China’s crackdown on gambling zeroes in on ‘entertainment’ venues

China’s crackdown on gambling zeroes in on ‘entertainment’ venues

Seventy-six entertainment venues have been shut down across China while 26 others had their operations suspended as the Beijing government intensified its crackdown on gambling, Chinese media outlets reported.

China’s crackdown on gambling zeroes in on ‘entertainment’ venuesChina, as we all know, likes to keep a tight leash on the fun stuff. Gambling is banned in the country, and the government is making good on its promise to “severely punish” both land-based and online gambling operators who target Chinese gamblers.

This year, law enforcement officers have investigated more than 38,000 entertainment venues nationwide, according to the China Youth Daily. Of this number, 355 cases have been busted.

The Ministry of Culture (MOC) was quoted by the news outlet saying that “any entertainment venues that allow their customers to gamble or contain video machines on which people can gamble will be shut down and have their business licenses revoked.”

In Shanghai, authorities discovered 83 entertainment venues that fit MOC’s description, while 11 venues in Hainan province were shuttered in April for allowing their customers to gamble.

Meanwhile, China has stepped up its crackdown on cross-border gambling. Beijing authorities have joined forces with their counterparts in the Philippines to hunt down transnational cyber gambling operations that had mushroomed in the Southeast Asian country.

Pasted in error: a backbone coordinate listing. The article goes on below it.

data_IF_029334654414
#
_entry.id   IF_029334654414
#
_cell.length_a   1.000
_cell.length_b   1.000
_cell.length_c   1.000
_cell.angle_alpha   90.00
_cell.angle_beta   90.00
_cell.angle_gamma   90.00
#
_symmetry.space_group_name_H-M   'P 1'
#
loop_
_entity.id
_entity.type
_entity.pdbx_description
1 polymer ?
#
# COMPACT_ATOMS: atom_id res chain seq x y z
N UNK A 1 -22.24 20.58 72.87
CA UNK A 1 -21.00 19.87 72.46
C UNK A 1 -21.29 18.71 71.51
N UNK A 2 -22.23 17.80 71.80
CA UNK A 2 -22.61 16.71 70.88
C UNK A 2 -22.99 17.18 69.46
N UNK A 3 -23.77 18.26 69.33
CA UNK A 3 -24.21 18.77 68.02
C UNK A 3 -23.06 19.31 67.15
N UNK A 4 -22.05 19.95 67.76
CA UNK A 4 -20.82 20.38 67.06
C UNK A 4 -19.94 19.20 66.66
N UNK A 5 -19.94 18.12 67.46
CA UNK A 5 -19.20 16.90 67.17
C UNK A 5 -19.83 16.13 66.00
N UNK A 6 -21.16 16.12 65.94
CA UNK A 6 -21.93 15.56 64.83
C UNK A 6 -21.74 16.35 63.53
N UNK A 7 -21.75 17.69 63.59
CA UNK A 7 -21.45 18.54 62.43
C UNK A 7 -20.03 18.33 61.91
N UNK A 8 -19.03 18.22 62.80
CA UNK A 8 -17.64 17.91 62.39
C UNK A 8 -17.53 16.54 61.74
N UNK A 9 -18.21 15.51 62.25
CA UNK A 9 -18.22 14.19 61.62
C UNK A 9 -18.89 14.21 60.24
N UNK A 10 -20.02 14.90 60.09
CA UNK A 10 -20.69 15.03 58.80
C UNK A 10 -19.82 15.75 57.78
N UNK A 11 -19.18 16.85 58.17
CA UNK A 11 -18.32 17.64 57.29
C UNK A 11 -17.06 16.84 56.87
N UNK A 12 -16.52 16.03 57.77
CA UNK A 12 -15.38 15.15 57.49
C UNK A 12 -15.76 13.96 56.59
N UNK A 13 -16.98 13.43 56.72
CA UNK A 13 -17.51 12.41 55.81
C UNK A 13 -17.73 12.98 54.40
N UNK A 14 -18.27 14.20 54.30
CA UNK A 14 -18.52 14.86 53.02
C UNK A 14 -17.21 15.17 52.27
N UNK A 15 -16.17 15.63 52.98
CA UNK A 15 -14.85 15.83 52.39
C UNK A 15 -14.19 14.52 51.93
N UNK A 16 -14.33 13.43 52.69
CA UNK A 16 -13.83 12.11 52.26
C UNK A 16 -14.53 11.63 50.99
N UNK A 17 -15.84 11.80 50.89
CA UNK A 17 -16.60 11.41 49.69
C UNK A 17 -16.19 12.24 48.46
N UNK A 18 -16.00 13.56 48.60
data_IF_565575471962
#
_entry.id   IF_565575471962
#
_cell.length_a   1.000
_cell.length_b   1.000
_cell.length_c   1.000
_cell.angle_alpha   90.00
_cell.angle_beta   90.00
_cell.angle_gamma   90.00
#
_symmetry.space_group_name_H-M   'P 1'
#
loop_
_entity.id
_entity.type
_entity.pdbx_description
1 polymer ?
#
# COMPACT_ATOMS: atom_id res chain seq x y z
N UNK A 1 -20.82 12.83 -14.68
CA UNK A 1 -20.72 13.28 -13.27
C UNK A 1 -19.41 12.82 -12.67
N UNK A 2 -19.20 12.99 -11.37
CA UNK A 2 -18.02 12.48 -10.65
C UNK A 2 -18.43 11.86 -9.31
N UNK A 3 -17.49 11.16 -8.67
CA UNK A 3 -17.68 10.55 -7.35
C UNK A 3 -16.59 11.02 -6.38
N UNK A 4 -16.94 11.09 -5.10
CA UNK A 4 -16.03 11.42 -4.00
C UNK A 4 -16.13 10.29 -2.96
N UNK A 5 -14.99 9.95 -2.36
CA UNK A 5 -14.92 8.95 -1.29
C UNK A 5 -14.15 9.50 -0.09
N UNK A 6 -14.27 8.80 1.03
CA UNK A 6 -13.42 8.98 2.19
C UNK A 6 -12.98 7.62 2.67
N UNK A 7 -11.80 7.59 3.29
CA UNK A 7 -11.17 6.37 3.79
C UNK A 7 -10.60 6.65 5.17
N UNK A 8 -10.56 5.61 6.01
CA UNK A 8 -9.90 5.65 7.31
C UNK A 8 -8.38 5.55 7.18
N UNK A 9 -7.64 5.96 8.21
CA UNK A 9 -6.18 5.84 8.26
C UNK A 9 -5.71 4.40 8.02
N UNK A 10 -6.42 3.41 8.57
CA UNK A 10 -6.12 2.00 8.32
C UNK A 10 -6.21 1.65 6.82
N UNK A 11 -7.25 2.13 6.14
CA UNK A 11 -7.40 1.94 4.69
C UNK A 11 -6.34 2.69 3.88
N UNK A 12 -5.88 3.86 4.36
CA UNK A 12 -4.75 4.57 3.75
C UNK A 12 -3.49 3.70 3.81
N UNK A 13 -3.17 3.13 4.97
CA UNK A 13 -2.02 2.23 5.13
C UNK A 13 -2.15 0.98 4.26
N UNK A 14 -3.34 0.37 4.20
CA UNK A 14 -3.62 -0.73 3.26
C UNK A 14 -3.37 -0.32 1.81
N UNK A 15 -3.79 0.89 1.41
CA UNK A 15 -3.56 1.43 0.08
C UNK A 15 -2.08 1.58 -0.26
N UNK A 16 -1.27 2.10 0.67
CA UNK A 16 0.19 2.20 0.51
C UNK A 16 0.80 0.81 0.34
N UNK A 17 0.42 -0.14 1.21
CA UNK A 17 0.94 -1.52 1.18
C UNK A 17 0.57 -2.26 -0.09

The two countries had already flexed their law enforcement muscle by shuttering four illegal websites, rounding up 99 people, and freezing more than 1,000 bank accounts in April, according to China’s Public Security Bureau.

The MPS hailed the April cross-border bust as the first such coordinated anti-gambling action involving the two countries’ law enforcement agencies. The MPS said it would continue to strengthen international cooperation in targeting illegal gambling, be it online or land-based, to ensure greater “fugitive repatriation” of gambling operators who target bettors on the Chinese mainland.

The MPS has teamed with police in other jurisdictions, like in Taiwan, where it cooperated with Taiwanese officials in Taiwan in multiple actions against cross-border online gambling operations, although Beijing continues to insist that Taiwan is a ‘renegade province’ of China rather than a truly independent nation, so this doesn’t actually qualify as international cooperation under Beijing’s semantic rules.